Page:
Enhancement of Radiation Effectiveness in Cervical Cancer Cells by Combining Ionizing Radiation with Hyperthermia and Molecular Targeting Agents

PMID: 30115874
Journal: International journal of molecular sciences (volume: 19, issue: 8, Int J Mol Sci 2018 Aug;19(8))
Published: 2018-08-16

IJff M, van Oorschot B, Oei AL, Krawczyk PM, Rodermond HM, Stalpers LJA, Kok HP, Crezee J, Franken NAP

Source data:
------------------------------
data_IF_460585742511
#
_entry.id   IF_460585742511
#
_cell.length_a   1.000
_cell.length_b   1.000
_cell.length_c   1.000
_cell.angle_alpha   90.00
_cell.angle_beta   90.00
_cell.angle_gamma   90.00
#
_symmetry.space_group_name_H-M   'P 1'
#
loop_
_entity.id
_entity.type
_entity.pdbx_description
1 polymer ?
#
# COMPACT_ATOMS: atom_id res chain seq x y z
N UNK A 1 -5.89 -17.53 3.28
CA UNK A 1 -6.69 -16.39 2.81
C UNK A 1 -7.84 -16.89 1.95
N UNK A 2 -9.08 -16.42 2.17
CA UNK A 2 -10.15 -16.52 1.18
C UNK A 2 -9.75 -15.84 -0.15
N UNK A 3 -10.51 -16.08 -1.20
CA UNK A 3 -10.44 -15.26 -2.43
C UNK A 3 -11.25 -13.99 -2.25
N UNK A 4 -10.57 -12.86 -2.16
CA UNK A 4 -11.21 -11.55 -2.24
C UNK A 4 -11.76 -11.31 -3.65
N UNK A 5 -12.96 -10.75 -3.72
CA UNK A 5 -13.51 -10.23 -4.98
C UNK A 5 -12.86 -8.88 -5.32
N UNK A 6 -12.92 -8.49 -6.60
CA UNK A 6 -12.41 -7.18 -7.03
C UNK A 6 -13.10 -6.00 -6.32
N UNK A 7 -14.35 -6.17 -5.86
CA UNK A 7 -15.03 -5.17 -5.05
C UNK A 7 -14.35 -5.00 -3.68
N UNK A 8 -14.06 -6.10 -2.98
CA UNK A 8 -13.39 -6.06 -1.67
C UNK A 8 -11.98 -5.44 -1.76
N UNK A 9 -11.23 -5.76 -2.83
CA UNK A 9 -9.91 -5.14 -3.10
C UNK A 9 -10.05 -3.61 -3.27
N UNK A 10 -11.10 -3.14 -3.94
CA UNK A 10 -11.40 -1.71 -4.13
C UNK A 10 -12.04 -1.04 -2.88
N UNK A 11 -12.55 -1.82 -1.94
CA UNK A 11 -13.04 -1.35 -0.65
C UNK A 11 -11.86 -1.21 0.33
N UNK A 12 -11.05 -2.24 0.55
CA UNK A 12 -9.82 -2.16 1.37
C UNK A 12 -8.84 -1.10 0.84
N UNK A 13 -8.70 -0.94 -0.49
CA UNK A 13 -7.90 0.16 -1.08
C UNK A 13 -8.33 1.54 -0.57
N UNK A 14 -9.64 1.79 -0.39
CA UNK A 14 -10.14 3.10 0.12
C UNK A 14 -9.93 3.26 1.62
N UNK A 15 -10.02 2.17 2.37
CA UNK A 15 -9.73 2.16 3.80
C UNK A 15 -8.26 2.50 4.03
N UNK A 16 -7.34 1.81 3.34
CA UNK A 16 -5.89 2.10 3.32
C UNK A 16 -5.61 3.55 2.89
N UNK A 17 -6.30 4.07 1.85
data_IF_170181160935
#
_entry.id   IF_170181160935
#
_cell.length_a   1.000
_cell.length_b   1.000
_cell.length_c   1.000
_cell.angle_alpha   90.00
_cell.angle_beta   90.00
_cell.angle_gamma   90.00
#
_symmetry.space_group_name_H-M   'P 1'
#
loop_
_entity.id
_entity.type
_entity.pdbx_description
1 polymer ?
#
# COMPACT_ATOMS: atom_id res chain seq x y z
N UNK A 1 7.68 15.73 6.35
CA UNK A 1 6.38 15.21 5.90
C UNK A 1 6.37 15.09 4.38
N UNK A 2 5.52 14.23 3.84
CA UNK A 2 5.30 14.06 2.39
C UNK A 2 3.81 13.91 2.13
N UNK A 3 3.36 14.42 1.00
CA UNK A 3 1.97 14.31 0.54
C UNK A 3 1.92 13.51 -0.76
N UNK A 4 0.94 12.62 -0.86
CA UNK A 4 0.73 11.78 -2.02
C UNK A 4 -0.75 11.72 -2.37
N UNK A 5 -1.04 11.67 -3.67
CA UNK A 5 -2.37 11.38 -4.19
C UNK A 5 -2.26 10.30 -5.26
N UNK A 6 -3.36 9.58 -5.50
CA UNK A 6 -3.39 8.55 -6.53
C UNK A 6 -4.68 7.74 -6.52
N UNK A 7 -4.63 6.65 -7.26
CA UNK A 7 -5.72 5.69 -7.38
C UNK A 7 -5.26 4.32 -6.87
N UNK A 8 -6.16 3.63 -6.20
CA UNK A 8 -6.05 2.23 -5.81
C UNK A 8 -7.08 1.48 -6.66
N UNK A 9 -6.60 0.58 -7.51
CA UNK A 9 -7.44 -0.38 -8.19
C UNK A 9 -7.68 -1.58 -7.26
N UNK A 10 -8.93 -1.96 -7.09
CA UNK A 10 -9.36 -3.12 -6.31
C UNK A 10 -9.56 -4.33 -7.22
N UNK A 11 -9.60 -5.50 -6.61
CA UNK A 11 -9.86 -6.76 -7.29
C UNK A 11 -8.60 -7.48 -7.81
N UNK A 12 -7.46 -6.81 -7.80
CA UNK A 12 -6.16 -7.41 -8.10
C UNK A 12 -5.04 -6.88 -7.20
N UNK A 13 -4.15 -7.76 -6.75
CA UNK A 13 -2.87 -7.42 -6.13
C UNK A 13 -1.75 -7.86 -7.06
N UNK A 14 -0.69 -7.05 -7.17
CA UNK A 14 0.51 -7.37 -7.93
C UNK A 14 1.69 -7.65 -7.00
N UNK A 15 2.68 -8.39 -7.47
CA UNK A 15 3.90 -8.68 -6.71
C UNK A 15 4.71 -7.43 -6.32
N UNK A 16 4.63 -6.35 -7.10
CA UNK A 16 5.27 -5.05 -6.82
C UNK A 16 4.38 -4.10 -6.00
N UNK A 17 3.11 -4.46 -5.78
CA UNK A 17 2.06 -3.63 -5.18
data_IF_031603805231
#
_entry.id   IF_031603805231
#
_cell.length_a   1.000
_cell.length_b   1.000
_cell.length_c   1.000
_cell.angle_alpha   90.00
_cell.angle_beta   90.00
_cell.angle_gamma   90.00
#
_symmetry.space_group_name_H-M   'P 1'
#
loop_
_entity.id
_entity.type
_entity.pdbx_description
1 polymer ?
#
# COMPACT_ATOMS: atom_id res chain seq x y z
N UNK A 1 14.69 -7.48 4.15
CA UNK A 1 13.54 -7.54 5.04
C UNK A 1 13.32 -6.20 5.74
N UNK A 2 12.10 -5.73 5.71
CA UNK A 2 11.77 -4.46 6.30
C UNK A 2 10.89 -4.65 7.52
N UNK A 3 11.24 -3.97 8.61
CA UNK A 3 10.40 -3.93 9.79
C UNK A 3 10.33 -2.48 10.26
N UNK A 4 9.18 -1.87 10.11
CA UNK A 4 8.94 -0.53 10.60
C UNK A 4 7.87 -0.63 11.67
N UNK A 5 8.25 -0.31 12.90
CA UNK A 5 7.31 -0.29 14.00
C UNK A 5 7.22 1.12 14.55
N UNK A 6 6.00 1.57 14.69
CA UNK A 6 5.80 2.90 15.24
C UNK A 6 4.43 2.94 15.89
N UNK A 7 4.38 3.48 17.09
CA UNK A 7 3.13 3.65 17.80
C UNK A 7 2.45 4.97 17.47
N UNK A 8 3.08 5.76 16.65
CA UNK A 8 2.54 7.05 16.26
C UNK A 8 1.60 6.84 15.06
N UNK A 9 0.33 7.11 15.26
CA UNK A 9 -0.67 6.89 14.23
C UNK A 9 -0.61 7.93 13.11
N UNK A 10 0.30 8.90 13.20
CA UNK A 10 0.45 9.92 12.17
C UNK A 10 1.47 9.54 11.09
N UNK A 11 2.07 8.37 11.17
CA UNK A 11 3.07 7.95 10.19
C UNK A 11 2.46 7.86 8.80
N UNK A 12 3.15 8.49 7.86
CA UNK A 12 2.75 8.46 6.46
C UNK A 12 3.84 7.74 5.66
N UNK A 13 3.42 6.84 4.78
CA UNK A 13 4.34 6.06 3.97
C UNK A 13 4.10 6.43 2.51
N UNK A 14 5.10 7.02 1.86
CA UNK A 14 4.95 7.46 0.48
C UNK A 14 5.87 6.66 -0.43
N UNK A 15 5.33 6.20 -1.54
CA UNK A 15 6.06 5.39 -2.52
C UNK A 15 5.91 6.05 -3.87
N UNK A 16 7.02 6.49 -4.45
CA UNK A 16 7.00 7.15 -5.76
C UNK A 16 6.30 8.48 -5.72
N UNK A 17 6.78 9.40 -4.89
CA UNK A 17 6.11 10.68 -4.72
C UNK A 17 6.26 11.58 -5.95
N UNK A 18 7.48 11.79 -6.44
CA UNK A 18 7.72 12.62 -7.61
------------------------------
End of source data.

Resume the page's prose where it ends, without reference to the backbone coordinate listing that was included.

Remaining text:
Hyperthermia (HT) and molecular targeting agents can be used to enhance the effect of radiotherapy (RT). The purpose of this paper is to evaluate radiation sensitization by HT and different molecular targeting agents (Poly [ADP-ribose] polymerase 1 inhibitor, PARP1; DNA-dependent protein kinase catalytic subunit inhibitor, DNA-PKcs- and Heat Shock Protein 90 inhibitor, HSP90) in cervical cancer cell lines. Survival curves of SiHa and HeLa cells, concerning the combined effects of radiation with hyperthermia and PARP1, DNA-PKcs or HSP90, were analyzed using the linear-quadratic model: S(D)/S(0) = exp – (αD + βD²). The values of the linear-quadratic (LQ) parameters α and β, determine the effectiveness at low and high doses, respectively. The effects of these sensitizing agents on the LQ parameters are compared to evaluate dose-dependent differences in radio enhancement. Combination of radiation with hyperthermia, PARP1 and DNA-PKcs significantly increased the value of the linear parameter α. Both α and β were significantly increased for HSP90 combined with hyperthermia in HeLa cells, though not in SiHa cells. The Homologous Recombination pathway is inhibited by hyperthermia. When hyperthermia is combined with DNA-PKcs and PARP1, the Non-Homologous End Joining or Alternative Non-Homologous End Joining pathway is also inhibited, leading to a more potent radio enhancement. The observed increments of the α value imply that significant radio enhancement is obtained at clinically-used radiotherapy doses. Furthermore, the sensitizing effects of hyperthermia can be even further enhanced when combined with other molecular targeting agents.